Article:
Can I take a course as Pass/Fail (P/F)?

Pass/fail is an option where, instead of taking a course for a grade, a student takes the class with only two options: pass or fail. You are eligible to take an elective course on a Pass/Fail basic once per term.  You must request it before the deadline and have a cumulative GPA of 2.5 or above.

No letter grade or grade points are given for pass/fail. Pass/Fail option can be submitted via your Student Center.  You can find out more information about Pass/Fail Grading in School of Education Guide under Grades and Grading. You should meet with your advisor to discuss the option before proceeding.

Is it OK if I drop below 12 credits (full-time student status) in the fall or spring semester?

Full-time enrollment means being enrolled in at least 12 credits during the fall/spring semester. Sometimes students are required to attend full-time based on visa status, association with athletics, financial aid, etc. If you are receiving financial aid, we recommend checking in with the Office of Student Financial Aid to make sure that dropping below full-time status would not impact your eligibility. We also recommend connecting with your academic advisor to discuss how taking courses part-time for a semester might impact degree progression.

Where can I find more information about School of Education degree requirements?

Your academic advisor is a great resource if you have questions about degree requirements. In addition to your advisor, the School of Education Guide provides information about degree and major requirements. You can also run a DARS report to see how you are progressing towards those degree requirements.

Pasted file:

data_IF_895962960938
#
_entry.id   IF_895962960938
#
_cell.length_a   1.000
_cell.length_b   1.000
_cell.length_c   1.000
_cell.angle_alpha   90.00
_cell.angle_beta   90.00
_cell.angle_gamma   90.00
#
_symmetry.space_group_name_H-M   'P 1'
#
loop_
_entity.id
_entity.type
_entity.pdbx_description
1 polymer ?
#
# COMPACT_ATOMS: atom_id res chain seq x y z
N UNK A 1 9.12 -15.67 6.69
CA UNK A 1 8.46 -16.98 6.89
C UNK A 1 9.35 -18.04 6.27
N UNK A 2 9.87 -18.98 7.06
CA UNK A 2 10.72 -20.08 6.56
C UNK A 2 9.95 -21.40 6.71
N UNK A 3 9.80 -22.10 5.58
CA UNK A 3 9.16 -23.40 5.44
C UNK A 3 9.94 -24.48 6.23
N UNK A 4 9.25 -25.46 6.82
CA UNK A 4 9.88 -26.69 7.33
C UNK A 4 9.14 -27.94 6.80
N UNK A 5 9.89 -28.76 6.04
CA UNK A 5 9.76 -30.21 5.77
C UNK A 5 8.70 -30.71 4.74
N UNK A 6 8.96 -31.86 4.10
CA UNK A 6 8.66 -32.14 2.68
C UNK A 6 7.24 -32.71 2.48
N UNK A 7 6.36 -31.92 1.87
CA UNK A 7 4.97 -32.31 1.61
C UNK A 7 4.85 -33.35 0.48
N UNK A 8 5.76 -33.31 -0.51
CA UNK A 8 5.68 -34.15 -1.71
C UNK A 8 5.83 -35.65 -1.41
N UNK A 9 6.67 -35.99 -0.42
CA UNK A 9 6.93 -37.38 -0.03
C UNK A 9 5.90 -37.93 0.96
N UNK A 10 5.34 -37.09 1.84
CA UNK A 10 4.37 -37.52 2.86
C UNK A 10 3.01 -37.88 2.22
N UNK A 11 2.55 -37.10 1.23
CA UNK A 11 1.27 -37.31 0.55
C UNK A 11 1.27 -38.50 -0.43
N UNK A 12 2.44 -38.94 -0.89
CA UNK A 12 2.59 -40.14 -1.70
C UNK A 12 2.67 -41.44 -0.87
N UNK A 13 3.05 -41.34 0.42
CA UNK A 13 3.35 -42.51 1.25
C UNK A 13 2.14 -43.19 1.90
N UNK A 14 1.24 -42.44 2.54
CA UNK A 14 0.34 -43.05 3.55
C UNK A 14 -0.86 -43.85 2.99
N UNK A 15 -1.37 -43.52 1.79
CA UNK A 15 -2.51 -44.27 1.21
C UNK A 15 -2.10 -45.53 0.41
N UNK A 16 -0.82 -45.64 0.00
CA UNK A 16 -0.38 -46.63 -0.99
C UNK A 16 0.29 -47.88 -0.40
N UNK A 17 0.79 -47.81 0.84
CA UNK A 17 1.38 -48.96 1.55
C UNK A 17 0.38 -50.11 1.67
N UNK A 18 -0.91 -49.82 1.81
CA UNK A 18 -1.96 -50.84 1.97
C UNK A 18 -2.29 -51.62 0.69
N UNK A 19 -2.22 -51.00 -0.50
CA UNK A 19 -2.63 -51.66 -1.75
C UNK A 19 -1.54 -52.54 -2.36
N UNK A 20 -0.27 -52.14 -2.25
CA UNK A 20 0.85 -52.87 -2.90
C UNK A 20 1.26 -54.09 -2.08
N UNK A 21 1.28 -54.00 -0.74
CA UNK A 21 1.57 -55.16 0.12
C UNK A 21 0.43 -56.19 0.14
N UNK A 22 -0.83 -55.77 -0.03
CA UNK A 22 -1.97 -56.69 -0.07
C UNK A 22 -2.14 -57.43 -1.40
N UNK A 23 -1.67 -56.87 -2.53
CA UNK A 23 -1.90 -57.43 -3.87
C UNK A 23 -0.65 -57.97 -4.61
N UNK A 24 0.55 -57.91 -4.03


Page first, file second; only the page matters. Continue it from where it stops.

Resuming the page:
I'm thinking about taking a course at another institution. Would those credits transfer back to UW-Madison?

You can visit the Transfer Credit Guidelines for more information on legible institutions and courses. Some courses with transferable credits can be looked up on Transferology. Before enrolling at another institution, you should meet with your assigned advisors to discuss your plan and options.


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Where can I find more information about School of Education degree requirements?

Your academic advisor is a great resource if you have questions about degree requirements. In addition to your advisor, the School of Education Guide provides information about degree and major requirements. You can also run a DARS report to see how you are progressing towards those degree requirements.

How do I run a DARS (Degree Audit Reporting System) report?

DARS stands for Degree Audit Reporting System. It is a tool used to help advise enrollment and degree requirements as well as track your progress toward degree requirements. The Office of the Registrar has tutorials on how to access and understand a DARS report.

For a major you haven’t declared yet, you can run a “What-If DARS”. You can view your progress towards requirements by following these instructions to run a what-if DARS report (instructions to run it; instructions to read it).

Wait, I need to apply to graduate?

Yes. You need to let us know that you intend to graduate at the end of a term so that your degree can be cleared and so you can receive information about commencement. It is each student’s responsibility to inform the university when graduation is expected. This information is entered through the individual’s Student Center in My UW–Madison. For more information, check out the School of Education’s Graduation Requirements page.

When will my degree be official?

Degrees take time to post to your student record and generally cannot be expedited. This process is completed by the Registrar’s Office. Usually, they are posted within a few weeks following your graduation date. Get more information about your degree in the Registrar’s graduation section.

How will I know if I’m graduating with honors or with distinction?

Honors or distinction designations are handled by the Registrar’s Office, and you will receive an email informing you of your status. Cap and gown information can also be found at the Registrar’s Office. We will email you before your graduation date to notify you if you’ve received honors or distinction status.